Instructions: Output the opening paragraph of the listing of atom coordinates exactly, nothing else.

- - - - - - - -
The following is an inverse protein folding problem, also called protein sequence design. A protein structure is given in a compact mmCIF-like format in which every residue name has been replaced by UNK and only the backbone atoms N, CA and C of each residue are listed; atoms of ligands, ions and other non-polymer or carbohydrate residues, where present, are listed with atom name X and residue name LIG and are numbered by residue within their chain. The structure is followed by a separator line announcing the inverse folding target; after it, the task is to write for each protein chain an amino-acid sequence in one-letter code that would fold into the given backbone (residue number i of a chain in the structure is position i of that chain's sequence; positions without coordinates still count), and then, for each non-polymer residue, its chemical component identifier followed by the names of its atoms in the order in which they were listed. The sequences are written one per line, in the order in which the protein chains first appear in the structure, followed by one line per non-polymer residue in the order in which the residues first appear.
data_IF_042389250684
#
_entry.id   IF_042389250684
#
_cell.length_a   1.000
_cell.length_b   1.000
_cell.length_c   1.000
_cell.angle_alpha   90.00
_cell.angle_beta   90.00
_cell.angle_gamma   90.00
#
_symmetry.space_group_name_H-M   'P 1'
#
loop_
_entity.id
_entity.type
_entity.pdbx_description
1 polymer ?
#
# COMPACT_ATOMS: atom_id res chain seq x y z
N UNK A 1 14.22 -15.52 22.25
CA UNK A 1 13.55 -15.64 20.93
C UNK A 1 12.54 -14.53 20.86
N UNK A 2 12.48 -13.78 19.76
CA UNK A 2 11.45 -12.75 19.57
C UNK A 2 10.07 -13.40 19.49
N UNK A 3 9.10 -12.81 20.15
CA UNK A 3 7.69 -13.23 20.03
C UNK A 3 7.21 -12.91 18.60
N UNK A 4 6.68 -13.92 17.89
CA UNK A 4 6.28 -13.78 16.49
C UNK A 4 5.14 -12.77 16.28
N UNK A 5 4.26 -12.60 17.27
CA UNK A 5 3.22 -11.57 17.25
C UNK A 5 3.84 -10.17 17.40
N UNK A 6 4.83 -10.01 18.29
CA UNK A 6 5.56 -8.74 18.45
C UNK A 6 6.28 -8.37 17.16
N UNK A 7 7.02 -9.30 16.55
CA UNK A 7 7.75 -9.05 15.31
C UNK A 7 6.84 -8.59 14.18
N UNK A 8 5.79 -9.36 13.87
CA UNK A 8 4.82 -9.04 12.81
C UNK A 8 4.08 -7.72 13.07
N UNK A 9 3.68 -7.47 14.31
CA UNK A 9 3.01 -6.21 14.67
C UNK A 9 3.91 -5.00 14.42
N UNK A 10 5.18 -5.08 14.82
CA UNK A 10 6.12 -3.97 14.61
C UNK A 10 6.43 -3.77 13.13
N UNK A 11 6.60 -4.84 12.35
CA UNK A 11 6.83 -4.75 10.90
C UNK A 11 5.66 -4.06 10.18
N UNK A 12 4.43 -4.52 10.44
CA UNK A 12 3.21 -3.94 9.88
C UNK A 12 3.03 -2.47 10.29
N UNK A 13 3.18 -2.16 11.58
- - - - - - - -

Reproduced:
The following is an inverse protein folding problem, also called protein sequence design. A protein structure is given in a compact mmCIF-like format in which every residue name has been replaced by UNK and only the backbone atoms N, CA and C of each residue are listed; atoms of ligands, ions and other non-polymer or carbohydrate residues, where present, are listed with atom name X and residue name LIG and are numbered by residue within their chain. The structure is followed by a separator line announcing the inverse folding target; after it, the task is to write for each protein chain an amino-acid sequence in one-letter code that would fold into the given backbone (residue number i of a chain in the structure is position i of that chain's sequence; positions without coordinates still count), and then, for each non-polymer residue, its chemical component identifier followed by the names of its atoms in the order in which they were listed. The sequences are written one per line, in the order in which the protein chains first appear in the structure, followed by one line per non-polymer residue in the order in which the residues first appear.